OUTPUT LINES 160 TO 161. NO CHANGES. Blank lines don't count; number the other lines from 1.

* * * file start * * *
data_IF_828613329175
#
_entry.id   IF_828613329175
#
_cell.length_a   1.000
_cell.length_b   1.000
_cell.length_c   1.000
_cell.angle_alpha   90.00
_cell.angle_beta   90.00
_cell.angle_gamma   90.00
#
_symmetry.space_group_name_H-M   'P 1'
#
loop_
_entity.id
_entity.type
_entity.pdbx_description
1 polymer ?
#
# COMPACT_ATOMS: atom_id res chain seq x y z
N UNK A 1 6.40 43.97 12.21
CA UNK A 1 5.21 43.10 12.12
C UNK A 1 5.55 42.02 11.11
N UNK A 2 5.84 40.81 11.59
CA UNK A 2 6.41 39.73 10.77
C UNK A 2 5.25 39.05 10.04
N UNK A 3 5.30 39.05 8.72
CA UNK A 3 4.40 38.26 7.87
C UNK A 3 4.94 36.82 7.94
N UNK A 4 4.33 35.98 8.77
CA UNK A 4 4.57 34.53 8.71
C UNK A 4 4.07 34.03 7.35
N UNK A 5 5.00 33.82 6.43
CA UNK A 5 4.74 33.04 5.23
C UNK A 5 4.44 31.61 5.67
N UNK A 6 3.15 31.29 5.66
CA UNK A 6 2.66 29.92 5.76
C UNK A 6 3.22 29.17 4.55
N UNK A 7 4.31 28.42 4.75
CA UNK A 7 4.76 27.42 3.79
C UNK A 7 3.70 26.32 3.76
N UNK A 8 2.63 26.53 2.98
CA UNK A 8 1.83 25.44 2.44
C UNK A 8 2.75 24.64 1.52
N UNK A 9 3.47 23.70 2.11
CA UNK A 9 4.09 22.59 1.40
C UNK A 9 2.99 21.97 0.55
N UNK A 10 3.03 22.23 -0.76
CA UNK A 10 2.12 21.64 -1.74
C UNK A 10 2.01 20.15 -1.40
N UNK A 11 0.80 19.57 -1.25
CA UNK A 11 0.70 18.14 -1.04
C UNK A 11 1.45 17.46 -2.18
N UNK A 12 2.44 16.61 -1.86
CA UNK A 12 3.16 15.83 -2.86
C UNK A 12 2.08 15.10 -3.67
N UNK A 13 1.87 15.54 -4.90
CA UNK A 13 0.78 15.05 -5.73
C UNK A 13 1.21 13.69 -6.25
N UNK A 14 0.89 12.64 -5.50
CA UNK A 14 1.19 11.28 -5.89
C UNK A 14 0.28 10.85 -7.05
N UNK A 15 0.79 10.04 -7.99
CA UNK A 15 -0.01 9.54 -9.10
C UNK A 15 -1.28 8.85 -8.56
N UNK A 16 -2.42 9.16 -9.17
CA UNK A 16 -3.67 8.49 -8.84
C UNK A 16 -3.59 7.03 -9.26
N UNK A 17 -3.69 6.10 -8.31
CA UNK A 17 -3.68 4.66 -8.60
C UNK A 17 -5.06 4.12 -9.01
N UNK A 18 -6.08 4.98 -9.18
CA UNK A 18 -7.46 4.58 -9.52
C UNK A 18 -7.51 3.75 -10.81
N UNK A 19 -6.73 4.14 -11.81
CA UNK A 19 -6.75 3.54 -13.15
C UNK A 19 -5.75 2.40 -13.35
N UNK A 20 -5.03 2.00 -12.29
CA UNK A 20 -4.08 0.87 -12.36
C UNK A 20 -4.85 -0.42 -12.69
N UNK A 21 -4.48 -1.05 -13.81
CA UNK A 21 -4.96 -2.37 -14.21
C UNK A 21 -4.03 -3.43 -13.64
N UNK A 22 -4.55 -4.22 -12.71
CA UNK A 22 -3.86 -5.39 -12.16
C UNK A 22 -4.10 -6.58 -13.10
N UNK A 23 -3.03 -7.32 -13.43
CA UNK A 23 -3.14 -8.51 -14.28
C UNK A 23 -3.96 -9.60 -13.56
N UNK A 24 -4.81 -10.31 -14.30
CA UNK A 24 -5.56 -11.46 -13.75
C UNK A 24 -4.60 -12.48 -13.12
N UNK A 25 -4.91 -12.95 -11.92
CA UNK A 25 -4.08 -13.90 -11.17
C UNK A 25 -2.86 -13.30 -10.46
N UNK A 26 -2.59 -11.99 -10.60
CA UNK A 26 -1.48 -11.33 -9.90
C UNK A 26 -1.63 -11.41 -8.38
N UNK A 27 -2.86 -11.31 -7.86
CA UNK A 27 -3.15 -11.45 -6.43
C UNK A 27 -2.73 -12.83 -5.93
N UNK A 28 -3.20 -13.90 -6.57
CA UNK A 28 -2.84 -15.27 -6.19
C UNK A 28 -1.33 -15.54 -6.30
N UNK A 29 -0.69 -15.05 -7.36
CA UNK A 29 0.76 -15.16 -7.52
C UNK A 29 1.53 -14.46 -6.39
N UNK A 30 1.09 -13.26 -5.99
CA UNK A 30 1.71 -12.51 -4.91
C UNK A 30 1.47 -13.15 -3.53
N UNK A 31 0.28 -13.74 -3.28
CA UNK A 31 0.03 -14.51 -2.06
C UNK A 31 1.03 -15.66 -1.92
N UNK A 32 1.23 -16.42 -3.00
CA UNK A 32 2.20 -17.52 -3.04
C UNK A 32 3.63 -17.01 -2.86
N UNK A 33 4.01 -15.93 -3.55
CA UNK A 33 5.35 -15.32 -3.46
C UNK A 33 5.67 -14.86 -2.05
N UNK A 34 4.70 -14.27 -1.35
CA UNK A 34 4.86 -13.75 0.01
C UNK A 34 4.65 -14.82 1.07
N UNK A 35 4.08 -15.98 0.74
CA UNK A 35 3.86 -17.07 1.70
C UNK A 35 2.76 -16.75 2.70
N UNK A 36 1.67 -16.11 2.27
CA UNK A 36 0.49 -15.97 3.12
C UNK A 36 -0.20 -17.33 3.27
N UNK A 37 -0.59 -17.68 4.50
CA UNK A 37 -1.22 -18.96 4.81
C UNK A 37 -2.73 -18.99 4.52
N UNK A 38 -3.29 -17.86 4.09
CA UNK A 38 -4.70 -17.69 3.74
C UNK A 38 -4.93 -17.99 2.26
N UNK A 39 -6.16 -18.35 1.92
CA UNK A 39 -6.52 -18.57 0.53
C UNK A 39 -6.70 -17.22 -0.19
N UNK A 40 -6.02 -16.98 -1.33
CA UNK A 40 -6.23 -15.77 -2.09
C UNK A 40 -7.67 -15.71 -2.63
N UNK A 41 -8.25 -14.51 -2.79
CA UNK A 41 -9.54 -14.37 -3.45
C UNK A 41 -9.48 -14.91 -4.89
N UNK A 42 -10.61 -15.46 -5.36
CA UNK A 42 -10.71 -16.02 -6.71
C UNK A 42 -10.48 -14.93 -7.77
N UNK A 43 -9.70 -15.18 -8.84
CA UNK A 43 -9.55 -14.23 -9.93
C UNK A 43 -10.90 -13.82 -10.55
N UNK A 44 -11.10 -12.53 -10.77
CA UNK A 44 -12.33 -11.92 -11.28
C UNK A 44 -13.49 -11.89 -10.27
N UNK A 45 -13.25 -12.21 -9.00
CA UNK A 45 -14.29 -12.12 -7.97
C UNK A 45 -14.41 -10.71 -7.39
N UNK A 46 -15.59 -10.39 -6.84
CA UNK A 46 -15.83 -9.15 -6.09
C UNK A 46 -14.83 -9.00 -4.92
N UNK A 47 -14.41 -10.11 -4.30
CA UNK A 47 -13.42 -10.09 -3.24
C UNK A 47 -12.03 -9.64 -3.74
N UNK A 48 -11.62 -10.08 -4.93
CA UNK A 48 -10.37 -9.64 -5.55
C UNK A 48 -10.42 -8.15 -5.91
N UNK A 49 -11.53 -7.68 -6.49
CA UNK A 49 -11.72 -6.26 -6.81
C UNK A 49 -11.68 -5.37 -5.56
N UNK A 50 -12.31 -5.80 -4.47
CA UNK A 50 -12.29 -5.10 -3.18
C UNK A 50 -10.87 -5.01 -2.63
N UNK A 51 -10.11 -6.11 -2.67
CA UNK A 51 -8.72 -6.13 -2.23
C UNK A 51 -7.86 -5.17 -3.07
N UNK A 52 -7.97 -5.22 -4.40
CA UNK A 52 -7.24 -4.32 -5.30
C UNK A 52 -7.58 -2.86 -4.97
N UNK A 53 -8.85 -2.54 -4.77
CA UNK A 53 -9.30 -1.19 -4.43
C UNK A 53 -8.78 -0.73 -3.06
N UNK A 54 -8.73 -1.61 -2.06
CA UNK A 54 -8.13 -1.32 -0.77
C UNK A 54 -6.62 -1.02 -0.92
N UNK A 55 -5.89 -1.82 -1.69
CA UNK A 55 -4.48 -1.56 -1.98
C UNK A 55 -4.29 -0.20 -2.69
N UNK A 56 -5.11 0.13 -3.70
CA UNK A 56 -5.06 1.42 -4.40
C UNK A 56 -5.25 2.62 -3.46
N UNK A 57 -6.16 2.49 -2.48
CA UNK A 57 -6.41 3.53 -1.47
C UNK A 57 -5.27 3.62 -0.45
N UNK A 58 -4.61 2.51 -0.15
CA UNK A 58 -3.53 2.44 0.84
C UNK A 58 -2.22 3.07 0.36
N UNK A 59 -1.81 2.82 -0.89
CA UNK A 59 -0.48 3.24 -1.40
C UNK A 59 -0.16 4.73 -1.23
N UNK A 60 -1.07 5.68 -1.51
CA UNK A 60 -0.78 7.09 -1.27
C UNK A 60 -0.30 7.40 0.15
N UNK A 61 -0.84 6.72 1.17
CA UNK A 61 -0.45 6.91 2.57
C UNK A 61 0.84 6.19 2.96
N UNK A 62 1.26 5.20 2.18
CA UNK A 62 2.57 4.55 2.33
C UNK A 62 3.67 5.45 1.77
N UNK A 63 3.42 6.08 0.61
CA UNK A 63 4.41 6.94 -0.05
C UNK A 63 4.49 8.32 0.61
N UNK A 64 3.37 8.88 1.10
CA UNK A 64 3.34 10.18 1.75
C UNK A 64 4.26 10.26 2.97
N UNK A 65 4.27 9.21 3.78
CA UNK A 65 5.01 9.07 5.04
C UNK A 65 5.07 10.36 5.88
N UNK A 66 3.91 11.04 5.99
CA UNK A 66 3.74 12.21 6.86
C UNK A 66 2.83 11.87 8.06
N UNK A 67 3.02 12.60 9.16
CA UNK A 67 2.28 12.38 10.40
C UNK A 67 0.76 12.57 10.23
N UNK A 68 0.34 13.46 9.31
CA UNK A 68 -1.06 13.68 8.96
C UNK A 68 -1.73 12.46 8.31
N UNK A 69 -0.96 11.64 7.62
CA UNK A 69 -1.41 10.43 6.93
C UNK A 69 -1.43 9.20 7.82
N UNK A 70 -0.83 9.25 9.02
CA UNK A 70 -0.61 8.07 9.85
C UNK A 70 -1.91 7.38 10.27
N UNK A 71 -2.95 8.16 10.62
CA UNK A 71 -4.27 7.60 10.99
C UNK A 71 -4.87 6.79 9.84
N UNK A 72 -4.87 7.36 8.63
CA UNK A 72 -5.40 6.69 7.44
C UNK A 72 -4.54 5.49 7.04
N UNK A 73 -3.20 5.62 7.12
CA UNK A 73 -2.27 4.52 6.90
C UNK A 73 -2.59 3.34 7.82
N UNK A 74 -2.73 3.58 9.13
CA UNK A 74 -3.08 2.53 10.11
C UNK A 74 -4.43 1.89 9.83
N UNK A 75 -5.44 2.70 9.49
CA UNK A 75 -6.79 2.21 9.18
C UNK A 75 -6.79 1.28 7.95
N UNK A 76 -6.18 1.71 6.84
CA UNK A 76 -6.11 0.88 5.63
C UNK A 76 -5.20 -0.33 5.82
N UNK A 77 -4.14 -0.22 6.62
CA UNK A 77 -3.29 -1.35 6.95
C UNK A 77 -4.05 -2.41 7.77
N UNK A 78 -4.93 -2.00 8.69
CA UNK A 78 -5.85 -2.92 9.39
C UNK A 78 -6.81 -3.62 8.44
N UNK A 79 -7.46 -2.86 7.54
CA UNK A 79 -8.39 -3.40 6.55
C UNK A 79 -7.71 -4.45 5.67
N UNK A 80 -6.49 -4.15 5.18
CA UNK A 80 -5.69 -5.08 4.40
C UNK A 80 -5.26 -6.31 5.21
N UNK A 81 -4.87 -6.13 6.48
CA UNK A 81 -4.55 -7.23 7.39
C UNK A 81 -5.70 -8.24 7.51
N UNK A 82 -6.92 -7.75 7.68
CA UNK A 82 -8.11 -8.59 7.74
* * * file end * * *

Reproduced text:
CA UNK A 47 -13.42 -10.09 -3.24
C UNK A 47 -12.03 -9.64 -3.74